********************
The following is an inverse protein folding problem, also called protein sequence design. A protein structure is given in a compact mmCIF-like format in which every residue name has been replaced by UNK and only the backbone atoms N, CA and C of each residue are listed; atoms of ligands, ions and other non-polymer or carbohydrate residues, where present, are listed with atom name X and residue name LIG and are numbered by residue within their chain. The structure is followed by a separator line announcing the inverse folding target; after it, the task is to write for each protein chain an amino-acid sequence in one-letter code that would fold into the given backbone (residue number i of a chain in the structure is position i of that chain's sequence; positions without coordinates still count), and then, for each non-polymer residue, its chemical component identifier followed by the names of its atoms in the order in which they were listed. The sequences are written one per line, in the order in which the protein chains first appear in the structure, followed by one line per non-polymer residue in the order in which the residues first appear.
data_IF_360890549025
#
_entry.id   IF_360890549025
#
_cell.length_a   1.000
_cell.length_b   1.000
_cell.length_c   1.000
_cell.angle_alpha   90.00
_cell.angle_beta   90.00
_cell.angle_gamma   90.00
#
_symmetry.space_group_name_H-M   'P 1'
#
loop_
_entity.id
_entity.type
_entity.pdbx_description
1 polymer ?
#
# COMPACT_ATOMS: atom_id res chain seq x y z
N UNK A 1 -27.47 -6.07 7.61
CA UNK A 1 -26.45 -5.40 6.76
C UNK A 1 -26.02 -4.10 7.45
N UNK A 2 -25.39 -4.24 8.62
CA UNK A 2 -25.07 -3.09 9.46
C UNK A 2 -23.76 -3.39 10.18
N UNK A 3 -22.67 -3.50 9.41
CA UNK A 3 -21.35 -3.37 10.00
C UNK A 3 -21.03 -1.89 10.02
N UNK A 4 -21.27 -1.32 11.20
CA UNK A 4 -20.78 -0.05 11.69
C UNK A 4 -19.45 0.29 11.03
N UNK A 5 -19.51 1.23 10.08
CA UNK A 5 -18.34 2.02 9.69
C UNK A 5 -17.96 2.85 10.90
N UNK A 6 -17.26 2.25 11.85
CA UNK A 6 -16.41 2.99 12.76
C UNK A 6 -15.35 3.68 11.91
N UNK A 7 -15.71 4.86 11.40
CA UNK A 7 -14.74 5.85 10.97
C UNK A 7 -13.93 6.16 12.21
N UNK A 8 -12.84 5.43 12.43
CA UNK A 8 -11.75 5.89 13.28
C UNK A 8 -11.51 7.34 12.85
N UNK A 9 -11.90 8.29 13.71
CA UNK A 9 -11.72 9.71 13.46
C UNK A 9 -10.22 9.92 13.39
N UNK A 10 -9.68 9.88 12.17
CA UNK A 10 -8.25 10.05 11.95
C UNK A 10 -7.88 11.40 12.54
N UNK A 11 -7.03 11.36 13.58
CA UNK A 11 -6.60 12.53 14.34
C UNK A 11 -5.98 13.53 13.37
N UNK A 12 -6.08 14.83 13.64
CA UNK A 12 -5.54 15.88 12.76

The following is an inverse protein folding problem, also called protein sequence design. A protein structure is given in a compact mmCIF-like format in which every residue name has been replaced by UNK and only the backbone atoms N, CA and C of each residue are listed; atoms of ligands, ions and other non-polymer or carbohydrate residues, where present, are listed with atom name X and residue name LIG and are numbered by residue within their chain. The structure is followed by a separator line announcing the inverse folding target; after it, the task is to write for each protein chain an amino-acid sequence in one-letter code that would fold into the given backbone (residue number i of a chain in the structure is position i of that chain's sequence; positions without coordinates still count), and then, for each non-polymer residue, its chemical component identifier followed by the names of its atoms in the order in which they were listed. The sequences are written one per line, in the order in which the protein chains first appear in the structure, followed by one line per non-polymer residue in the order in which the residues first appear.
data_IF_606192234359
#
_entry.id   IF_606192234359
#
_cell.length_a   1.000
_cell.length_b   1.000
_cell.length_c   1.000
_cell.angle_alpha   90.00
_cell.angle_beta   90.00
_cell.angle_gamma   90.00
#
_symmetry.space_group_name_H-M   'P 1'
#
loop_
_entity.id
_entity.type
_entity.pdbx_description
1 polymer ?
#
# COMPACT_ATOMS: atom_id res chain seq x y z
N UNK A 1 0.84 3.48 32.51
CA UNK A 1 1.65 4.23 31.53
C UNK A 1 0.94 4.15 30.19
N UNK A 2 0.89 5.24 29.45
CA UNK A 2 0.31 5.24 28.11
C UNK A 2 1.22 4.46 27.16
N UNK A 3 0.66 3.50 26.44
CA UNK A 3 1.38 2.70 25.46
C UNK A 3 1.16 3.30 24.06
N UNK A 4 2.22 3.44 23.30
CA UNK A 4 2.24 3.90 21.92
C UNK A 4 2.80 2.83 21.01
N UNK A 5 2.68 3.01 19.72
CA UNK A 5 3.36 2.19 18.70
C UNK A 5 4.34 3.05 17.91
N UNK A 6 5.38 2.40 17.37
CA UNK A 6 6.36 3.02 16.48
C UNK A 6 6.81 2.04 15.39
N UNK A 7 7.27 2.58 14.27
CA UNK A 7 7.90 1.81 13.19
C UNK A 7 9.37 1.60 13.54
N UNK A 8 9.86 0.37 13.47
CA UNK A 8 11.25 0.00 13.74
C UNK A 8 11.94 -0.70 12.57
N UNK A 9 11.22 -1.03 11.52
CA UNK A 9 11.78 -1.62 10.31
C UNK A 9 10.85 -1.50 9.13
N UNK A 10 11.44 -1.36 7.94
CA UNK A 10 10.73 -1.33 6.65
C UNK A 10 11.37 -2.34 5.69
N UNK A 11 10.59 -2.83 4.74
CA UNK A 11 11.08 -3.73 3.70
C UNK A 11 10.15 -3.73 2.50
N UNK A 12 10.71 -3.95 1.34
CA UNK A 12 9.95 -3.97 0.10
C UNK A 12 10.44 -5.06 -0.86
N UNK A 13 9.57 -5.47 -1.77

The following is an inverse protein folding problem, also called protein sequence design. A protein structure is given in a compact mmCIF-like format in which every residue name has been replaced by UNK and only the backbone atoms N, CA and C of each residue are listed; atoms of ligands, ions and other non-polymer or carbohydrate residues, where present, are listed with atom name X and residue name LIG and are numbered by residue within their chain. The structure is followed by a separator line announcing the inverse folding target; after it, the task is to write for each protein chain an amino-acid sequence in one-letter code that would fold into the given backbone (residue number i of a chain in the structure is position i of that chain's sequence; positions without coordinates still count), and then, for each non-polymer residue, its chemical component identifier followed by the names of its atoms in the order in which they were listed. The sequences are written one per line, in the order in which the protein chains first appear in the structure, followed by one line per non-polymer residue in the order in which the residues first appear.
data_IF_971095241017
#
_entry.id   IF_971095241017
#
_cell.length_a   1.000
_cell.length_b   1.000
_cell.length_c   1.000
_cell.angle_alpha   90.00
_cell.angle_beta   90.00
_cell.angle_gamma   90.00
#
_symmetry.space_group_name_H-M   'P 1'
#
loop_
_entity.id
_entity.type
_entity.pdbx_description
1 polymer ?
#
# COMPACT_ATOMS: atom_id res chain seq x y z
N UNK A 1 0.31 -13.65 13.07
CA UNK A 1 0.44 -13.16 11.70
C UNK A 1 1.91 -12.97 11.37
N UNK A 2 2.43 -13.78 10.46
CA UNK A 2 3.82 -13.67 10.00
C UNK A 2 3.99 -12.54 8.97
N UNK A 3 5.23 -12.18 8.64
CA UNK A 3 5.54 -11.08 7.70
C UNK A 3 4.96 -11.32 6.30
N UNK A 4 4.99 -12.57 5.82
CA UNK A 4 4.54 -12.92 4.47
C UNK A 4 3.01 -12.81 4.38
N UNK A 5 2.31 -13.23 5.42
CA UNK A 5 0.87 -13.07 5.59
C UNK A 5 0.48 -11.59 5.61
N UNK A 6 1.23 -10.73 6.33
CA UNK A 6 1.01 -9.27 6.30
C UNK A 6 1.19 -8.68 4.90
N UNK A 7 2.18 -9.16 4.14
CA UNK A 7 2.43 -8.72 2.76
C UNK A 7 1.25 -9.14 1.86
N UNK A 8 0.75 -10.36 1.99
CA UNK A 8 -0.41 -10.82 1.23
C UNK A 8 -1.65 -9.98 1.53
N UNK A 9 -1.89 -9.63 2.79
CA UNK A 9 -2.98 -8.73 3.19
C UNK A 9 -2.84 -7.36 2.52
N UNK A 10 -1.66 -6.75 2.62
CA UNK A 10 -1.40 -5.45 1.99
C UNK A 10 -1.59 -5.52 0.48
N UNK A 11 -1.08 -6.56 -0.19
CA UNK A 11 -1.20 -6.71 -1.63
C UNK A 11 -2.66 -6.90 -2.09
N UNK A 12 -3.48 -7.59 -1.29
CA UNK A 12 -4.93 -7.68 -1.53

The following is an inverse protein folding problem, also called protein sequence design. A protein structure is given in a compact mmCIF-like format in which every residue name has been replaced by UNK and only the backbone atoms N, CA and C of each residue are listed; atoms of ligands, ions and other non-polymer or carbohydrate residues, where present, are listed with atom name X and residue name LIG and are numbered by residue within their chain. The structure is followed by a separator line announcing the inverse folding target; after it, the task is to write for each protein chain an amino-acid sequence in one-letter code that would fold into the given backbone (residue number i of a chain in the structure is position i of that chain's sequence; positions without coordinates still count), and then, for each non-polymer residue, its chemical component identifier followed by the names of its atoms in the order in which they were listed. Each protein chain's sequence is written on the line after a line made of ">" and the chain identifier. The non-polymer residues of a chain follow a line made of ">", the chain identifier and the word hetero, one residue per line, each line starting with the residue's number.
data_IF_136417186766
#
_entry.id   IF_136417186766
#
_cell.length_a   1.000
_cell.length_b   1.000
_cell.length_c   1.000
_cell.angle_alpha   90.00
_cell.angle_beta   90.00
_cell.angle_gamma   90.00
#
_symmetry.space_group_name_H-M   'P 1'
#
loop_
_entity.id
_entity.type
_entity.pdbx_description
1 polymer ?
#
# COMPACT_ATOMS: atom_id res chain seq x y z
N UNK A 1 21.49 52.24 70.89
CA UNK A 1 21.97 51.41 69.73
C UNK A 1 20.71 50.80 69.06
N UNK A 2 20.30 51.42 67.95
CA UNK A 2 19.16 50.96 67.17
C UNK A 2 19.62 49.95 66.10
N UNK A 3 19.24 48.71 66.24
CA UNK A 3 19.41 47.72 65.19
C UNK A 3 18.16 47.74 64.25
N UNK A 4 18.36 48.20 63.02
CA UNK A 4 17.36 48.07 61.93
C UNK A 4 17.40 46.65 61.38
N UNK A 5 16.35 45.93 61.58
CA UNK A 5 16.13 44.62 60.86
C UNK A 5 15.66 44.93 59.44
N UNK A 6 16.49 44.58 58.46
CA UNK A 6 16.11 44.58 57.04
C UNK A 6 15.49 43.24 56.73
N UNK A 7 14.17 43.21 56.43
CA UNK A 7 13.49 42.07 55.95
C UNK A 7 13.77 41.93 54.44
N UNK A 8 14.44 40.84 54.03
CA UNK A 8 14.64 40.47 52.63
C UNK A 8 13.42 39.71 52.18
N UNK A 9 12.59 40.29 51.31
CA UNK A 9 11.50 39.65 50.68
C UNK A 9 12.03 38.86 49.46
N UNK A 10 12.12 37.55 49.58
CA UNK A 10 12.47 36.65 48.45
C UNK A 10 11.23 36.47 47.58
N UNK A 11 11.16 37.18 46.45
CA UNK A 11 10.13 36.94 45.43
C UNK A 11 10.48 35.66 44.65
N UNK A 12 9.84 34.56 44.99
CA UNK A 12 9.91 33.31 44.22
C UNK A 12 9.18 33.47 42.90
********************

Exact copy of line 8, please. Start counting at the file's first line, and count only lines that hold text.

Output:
_cell.length_c   1.000